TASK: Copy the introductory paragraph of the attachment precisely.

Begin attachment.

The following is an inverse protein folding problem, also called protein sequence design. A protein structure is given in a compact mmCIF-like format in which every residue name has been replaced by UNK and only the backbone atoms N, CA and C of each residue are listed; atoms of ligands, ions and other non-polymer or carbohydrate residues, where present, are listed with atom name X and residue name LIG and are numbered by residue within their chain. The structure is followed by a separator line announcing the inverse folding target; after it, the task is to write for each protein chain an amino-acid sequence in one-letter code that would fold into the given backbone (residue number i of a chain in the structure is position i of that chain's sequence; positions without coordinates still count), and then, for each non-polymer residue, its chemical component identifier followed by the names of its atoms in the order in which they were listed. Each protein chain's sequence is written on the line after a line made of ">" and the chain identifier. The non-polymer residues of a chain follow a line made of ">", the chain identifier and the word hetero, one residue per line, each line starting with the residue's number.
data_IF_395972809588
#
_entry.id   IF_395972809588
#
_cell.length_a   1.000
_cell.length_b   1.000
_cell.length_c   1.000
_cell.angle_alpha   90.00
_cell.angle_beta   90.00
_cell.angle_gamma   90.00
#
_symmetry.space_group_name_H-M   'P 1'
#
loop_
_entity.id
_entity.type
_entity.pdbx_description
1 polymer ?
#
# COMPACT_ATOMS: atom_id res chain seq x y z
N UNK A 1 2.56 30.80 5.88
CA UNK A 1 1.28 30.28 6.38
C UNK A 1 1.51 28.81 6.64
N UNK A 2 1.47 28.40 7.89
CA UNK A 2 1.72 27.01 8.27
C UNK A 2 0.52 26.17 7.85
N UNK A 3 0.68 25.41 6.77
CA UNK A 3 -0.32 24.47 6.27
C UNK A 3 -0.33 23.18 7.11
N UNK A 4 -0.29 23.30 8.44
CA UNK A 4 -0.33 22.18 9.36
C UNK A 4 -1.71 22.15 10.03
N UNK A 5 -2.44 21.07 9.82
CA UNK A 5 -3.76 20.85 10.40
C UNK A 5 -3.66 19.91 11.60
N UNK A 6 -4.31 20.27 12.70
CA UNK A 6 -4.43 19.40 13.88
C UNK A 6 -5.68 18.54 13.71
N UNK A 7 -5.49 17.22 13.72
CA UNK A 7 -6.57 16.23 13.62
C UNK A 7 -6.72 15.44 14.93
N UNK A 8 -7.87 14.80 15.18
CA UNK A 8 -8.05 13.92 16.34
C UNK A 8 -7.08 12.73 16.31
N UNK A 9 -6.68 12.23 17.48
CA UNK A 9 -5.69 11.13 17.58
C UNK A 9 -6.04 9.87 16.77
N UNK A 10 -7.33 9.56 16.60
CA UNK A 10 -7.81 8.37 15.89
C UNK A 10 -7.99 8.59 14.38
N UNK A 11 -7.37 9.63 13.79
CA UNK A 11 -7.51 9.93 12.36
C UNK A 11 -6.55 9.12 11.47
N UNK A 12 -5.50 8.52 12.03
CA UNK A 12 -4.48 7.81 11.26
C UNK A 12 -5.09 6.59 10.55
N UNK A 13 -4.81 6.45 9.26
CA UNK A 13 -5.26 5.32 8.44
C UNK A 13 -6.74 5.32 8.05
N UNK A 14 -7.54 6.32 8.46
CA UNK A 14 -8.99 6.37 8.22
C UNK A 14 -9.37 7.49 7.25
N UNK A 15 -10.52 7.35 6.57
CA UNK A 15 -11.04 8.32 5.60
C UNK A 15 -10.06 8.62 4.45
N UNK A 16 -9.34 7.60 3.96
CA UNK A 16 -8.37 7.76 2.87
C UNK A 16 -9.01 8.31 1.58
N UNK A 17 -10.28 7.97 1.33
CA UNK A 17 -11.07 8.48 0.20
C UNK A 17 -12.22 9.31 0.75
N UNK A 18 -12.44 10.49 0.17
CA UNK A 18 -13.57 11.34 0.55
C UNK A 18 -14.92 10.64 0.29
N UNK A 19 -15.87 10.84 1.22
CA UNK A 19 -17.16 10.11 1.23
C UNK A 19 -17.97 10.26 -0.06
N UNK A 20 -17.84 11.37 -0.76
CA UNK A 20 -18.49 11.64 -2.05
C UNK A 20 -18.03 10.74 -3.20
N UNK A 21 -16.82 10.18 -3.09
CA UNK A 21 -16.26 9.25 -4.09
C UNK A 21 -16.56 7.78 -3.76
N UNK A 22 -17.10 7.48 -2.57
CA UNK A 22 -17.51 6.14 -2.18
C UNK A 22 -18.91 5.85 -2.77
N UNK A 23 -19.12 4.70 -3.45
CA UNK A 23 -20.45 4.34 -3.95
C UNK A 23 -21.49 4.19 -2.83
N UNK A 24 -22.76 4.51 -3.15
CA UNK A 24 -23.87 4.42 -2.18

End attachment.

The following is an inverse protein folding problem, also called protein sequence design. A protein structure is given in a compact mmCIF-like format in which every residue name has been replaced by UNK and only the backbone atoms N, CA and C of each residue are listed; atoms of ligands, ions and other non-polymer or carbohydrate residues, where present, are listed with atom name X and residue name LIG and are numbered by residue within their chain. The structure is followed by a separator line announcing the inverse folding target; after it, the task is to write for each protein chain an amino-acid sequence in one-letter code that would fold into the given backbone (residue number i of a chain in the structure is position i of that chain's sequence; positions without coordinates still count), and then, for each non-polymer residue, its chemical component identifier followed by the names of its atoms in the order in which they were listed. Each protein chain's sequence is written on the line after a line made of ">" and the chain identifier. The non-polymer residues of a chain follow a line made of ">", the chain identifier and the word hetero, one residue per line, each line starting with the residue's number.